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Legislative Assembly for the ACT: 2018 Week 10 Hansard (Tuesday, 18 September 2018) . . Page.. 3666 ..


seal, are minor in themselves but together will assist associations to reduce their own red tape.

The main amendments are in relation to clarifying processes for the resignation of a committee member, clarity on managing disclosures of interest, needing to have dispute resolution procedures, increased clarity on the role of committee members, processes for protecting personal information, and clarifying that a person’s mental or physical fitness is directly related to their ability to undertake their role.

I also note the increased revenue threshold for being required to appoint an auditor. This is an amendment I particularly support, as engaging an auditor can be a very expensive and time-consuming exercise for a small organisation. The ability to have their financial statements professionally reviewed still allows for the appropriate transparency and accountability that an auditor would provide.

These amendments make sense. At the same time they do not reduce the ability of funders such as governments to be assured that associations are managing their affairs, including their financial affairs, in ways that are accountable and transparent. The same goes, I believe, for members. I do not believe that any of the changes reduce the rights and obligations of members.

What is going to be important here is that associations are provided with education and information about these changes to ensure they remain compliant. Small organisations will need assistance to understand these amendments and will need assistance to build their confidence so that they can ensure compliance.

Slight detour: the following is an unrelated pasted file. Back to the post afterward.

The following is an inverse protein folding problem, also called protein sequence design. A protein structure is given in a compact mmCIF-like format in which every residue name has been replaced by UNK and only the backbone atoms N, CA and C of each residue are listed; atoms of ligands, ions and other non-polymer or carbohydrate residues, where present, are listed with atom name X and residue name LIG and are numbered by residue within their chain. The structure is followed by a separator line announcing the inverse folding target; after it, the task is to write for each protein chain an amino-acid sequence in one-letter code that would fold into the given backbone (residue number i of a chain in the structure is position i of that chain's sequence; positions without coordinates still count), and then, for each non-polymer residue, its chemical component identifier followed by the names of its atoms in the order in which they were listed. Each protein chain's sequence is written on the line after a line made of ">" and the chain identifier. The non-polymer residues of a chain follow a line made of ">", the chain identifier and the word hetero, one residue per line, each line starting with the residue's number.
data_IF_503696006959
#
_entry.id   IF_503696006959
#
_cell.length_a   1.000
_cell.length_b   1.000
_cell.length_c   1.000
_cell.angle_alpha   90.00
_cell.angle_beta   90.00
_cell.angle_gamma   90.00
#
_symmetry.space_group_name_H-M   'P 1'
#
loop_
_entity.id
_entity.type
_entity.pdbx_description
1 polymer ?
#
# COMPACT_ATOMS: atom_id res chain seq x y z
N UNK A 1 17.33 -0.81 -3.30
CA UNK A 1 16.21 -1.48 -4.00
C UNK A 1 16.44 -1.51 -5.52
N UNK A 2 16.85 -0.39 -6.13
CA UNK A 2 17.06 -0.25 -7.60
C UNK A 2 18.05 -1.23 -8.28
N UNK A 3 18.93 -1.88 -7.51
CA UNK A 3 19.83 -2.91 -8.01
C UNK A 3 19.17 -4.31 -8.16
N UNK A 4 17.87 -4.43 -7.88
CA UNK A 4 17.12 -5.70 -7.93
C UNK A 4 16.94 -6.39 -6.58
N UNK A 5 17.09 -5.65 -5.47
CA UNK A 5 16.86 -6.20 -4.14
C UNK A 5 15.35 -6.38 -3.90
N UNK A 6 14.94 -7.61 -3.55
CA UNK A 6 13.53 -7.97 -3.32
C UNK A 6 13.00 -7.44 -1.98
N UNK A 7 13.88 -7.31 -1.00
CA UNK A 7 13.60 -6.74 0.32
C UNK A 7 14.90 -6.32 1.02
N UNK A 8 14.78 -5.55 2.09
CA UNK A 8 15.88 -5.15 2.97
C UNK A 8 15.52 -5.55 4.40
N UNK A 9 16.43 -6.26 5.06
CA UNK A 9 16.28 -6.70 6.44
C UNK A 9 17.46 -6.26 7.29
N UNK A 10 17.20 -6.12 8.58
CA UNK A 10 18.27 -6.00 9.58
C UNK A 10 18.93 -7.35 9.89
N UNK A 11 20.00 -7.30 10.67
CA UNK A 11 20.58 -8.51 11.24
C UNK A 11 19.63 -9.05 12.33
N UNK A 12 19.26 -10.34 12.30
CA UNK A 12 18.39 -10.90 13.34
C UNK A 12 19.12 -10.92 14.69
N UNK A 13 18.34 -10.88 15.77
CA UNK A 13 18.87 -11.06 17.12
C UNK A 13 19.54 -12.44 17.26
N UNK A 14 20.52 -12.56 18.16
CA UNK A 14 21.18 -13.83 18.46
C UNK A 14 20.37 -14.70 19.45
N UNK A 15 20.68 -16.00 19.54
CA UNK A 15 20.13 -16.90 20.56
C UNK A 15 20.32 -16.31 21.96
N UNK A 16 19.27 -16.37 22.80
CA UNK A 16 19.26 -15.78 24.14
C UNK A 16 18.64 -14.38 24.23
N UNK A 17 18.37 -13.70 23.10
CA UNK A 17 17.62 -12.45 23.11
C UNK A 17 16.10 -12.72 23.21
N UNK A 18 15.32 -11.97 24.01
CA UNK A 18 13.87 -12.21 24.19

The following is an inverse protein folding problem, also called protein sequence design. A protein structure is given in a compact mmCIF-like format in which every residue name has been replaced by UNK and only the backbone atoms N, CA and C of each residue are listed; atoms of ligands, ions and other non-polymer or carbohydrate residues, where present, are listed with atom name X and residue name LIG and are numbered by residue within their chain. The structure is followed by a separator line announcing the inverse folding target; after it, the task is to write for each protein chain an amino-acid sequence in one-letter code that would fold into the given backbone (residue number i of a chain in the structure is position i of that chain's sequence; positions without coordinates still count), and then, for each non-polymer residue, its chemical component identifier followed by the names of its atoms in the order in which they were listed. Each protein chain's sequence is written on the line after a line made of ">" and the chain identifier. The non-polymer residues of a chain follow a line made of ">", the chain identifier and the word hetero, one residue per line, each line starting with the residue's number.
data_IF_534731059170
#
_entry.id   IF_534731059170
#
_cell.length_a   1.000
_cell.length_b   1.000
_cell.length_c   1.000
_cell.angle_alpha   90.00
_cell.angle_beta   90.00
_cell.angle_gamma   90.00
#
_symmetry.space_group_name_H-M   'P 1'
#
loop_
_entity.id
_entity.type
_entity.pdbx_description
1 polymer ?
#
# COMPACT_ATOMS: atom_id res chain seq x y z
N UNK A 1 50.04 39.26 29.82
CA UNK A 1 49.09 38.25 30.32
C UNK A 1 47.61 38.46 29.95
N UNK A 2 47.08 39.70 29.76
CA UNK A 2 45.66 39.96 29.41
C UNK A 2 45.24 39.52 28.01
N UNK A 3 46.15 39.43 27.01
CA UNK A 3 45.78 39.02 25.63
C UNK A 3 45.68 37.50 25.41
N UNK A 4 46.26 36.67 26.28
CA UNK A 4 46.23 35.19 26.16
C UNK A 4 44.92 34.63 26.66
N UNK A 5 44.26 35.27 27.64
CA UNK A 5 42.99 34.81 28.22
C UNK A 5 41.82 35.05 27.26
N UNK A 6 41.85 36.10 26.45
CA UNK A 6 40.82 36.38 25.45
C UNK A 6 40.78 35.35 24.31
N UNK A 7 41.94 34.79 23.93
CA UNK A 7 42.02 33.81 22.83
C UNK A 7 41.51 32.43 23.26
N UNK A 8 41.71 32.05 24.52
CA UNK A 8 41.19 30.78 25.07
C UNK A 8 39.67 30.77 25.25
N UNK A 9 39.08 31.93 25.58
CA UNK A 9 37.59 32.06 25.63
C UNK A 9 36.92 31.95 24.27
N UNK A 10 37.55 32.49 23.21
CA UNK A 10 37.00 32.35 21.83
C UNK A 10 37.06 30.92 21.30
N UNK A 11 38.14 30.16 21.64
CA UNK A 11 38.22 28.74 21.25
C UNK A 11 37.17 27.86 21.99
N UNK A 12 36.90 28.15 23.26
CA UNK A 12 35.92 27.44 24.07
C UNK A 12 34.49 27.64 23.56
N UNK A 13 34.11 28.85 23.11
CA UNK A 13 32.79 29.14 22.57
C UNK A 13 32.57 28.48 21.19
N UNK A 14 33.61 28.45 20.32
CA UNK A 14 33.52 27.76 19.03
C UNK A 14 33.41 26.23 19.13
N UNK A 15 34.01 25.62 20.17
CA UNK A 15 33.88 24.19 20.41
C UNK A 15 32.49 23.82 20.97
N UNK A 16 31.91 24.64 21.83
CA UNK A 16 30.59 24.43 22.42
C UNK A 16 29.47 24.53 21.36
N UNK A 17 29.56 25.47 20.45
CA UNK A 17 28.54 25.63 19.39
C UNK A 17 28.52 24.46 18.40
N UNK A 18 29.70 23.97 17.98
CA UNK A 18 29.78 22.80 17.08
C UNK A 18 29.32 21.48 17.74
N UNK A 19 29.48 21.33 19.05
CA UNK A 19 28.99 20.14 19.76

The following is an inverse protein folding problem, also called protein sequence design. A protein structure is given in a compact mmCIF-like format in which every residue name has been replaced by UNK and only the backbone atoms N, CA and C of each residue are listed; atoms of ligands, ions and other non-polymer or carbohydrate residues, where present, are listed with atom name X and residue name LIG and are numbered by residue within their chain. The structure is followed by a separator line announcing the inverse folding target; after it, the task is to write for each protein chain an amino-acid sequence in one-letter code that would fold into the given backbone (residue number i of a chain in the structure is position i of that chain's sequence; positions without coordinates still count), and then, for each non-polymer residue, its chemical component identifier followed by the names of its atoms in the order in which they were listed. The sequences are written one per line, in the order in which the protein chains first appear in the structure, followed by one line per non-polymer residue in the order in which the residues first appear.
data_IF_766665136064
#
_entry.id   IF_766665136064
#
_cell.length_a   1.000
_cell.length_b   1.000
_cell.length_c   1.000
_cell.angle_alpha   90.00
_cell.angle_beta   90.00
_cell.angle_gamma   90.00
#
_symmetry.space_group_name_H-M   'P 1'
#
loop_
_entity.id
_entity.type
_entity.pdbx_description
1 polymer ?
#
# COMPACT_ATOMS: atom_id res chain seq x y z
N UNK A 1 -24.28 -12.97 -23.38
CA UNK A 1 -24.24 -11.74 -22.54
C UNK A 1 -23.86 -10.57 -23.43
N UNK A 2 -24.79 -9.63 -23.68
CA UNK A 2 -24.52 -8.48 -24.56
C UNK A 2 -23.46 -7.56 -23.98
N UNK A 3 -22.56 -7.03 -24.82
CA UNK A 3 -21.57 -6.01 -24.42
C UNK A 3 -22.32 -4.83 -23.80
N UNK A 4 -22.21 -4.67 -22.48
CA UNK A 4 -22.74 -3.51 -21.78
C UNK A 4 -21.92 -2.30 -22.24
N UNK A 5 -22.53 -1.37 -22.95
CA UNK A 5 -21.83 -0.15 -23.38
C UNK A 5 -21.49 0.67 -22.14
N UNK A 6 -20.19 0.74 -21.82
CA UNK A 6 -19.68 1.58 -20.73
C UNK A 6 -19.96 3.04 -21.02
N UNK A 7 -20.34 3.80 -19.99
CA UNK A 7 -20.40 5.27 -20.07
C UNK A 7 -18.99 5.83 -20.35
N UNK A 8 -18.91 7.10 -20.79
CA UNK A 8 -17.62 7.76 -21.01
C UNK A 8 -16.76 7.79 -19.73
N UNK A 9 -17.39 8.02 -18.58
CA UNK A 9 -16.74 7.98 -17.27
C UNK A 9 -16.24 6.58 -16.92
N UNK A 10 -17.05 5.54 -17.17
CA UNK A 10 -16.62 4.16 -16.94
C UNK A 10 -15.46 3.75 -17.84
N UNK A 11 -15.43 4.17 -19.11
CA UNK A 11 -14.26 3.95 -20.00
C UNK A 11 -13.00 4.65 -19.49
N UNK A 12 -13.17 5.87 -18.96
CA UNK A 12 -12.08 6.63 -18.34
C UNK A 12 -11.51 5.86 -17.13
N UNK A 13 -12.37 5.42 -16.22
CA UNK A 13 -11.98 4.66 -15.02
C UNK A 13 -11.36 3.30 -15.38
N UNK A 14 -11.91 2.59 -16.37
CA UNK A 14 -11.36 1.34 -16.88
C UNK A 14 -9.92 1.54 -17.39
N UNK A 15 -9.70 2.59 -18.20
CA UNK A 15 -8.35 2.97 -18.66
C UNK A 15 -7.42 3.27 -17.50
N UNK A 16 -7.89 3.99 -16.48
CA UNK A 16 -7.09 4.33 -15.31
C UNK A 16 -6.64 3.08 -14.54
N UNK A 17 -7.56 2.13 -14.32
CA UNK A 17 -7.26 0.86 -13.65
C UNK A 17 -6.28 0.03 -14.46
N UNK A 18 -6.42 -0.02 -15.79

I understand that ACTCOSS provided input into earlier consultation about reducing red tape, and I trust that they will continue to be involved as these amendments take place. Perhaps they could be funded to develop resources to assist this process.

Madam Assistant Speaker, as you would imagine, the Greens are not at all keen on amendments to the Nature Conservation Act being dubbed “red tape reduction”. The processes around protecting threatened and endangered species are vital to so many species, and it really is offensive for these provisions to be called “red tape” in the first instance. It would have been more appropriate for these provisions to be within a PABELAB, a Planning, Building and Environment Legislation Amendment Bill. As I said, one key result of this problem in naming may be that relevant people and organisations have not realised that this bill is in fact relevant to them.

Having said this, the Greens support the streamlining and clarification of the key threatening processes listing process, as this was indeed largely duplicated in the act. This probably happened through the roundtable process in 2014 wherein the three parties in this place and all key stakeholders went through the bill clause by clause to capture all stakeholders’ issues and opinions, and maybe there were more insertions rather than streamlining at that time.

One key implication of the current act is that it was unclear whether the minister or the scientific committee or both should make assessments or provide the advice. This


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